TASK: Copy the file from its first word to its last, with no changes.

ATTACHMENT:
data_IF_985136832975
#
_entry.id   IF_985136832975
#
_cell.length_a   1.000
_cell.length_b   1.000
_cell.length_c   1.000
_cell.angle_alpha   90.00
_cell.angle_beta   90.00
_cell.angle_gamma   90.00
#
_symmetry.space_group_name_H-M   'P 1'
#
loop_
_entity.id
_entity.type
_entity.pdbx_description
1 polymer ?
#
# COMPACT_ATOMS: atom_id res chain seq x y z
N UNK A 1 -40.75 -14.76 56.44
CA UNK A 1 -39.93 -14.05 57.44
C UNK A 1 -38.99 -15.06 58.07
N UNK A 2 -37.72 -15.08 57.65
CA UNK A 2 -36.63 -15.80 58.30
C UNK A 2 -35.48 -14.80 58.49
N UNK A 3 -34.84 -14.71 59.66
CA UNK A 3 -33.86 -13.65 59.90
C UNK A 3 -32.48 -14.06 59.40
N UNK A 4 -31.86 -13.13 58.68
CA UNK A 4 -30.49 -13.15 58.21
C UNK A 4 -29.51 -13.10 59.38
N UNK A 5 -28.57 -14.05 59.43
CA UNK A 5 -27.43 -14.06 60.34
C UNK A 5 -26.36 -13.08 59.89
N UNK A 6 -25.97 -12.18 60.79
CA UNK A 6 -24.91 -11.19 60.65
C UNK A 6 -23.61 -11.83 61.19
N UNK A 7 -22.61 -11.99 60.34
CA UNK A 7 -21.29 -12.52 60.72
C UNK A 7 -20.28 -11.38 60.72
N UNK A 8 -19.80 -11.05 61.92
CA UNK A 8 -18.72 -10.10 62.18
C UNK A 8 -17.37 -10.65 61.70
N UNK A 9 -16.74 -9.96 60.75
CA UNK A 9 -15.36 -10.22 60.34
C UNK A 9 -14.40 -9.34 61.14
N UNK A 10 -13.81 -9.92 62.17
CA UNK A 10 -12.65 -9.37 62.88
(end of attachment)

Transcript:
data_IF_985136832975
#
_entry.id   IF_985136832975
#
_cell.length_a   1.000
_cell.length_b   1.000
_cell.length_c   1.000
_cell.angle_alpha   90.00
_cell.angle_beta   90.00
_cell.angle_gamma   90.00
#
_symmetry.space_group_name_H-M   'P 1'
#
loop_
_entity.id
_entity.type
_entity.pdbx_description
1 polymer ?
#
# COMPACT_ATOMS: atom_id res chain seq x y z
N UNK A 1 -40.75 -14.76 56.44
CA UNK A 1 -39.93 -14.05 57.44
C UNK A 1 -38.99 -15.06 58.07
N UNK A 2 -37.72 -15.08 57.65
CA UNK A 2 -36.63 -15.80 58.30
C UNK A 2 -35.48 -14.80 58.49
N UNK A 3 -34.84 -14.71 59.66
CA UNK A 3 -33.86 -13.65 59.90
C UNK A 3 -32.48 -14.06 59.40
N UNK A 4 -31.86 -13.13 58.68
CA UNK A 4 -30.49 -13.15 58.21
C UNK A 4 -29.51 -13.10 59.38
N UNK A 5 -28.57 -14.05 59.43
CA UNK A 5 -27.43 -14.06 60.34
C UNK A 5 -26.36 -13.08 59.89
N UNK A 6 -25.97 -12.18 60.79
CA UNK A 6 -24.91 -11.19 60.65
C UNK A 6 -23.61 -11.83 61.19
N UNK A 7 -22.61 -11.99 60.34
CA UNK A 7 -21.29 -12.52 60.72
C UNK A 7 -20.28 -11.38 60.72
N UNK A 8 -19.80 -11.05 61.92
CA UNK A 8 -18.72 -10.10 62.18
C UNK A 8 -17.37 -10.65 61.70
N UNK A 9 -16.74 -9.96 60.75
CA UNK A 9 -15.36 -10.22 60.34
C UNK A 9 -14.40 -9.34 61.14
N UNK A 10 -13.81 -9.92 62.17
CA UNK A 10 -12.65 -9.37 62.88